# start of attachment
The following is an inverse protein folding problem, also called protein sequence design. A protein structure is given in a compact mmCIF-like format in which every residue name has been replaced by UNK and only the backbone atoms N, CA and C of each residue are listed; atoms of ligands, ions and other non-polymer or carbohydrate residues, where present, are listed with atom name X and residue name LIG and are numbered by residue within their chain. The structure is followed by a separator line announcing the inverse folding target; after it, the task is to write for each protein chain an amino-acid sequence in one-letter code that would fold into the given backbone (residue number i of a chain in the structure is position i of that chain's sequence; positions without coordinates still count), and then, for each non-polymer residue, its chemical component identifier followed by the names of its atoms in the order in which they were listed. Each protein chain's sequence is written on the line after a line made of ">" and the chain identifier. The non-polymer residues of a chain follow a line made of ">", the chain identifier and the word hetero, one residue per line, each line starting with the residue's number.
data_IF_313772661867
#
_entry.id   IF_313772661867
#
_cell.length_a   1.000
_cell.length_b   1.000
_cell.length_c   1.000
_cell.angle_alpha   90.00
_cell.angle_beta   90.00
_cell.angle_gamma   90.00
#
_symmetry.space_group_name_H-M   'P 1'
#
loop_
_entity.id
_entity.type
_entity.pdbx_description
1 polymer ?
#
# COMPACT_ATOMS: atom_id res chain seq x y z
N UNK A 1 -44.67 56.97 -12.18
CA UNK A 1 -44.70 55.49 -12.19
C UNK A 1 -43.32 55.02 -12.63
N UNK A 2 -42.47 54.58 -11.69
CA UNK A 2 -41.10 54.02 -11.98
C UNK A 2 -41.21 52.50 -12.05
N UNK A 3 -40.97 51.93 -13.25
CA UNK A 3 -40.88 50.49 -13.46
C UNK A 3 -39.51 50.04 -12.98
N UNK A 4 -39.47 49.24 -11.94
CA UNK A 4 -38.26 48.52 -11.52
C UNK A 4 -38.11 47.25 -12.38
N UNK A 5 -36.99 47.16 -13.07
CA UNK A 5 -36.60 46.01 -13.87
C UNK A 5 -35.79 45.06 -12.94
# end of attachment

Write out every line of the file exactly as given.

The following is an inverse protein folding problem, also called protein sequence design. A protein structure is given in a compact mmCIF-like format in which every residue name has been replaced by UNK and only the backbone atoms N, CA and C of each residue are listed; atoms of ligands, ions and other non-polymer or carbohydrate residues, where present, are listed with atom name X and residue name LIG and are numbered by residue within their chain. The structure is followed by a separator line announcing the inverse folding target; after it, the task is to write for each protein chain an amino-acid sequence in one-letter code that would fold into the given backbone (residue number i of a chain in the structure is position i of that chain's sequence; positions without coordinates still count), and then, for each non-polymer residue, its chemical component identifier followed by the names of its atoms in the order in which they were listed. Each protein chain's sequence is written on the line after a line made of ">" and the chain identifier. The non-polymer residues of a chain follow a line made of ">", the chain identifier and the word hetero, one residue per line, each line starting with the residue's number.
data_IF_313772661867
#
_entry.id   IF_313772661867
#
_cell.length_a   1.000
_cell.length_b   1.000
_cell.length_c   1.000
_cell.angle_alpha   90.00
_cell.angle_beta   90.00
_cell.angle_gamma   90.00
#
_symmetry.space_group_name_H-M   'P 1'
#
loop_
_entity.id
_entity.type
_entity.pdbx_description
1 polymer ?
#
# COMPACT_ATOMS: atom_id res chain seq x y z
N UNK A 1 -44.67 56.97 -12.18
CA UNK A 1 -44.70 55.49 -12.19
C UNK A 1 -43.32 55.02 -12.63
N UNK A 2 -42.47 54.58 -11.69
CA UNK A 2 -41.10 54.02 -11.98
C UNK A 2 -41.21 52.50 -12.05
N UNK A 3 -40.97 51.93 -13.25
CA UNK A 3 -40.88 50.49 -13.46
C UNK A 3 -39.51 50.04 -12.98
N UNK A 4 -39.47 49.24 -11.94
CA UNK A 4 -38.26 48.52 -11.52
C UNK A 4 -38.11 47.25 -12.38
N UNK A 5 -36.99 47.16 -13.07
CA UNK A 5 -36.60 46.01 -13.87
C UNK A 5 -35.79 45.06 -12.94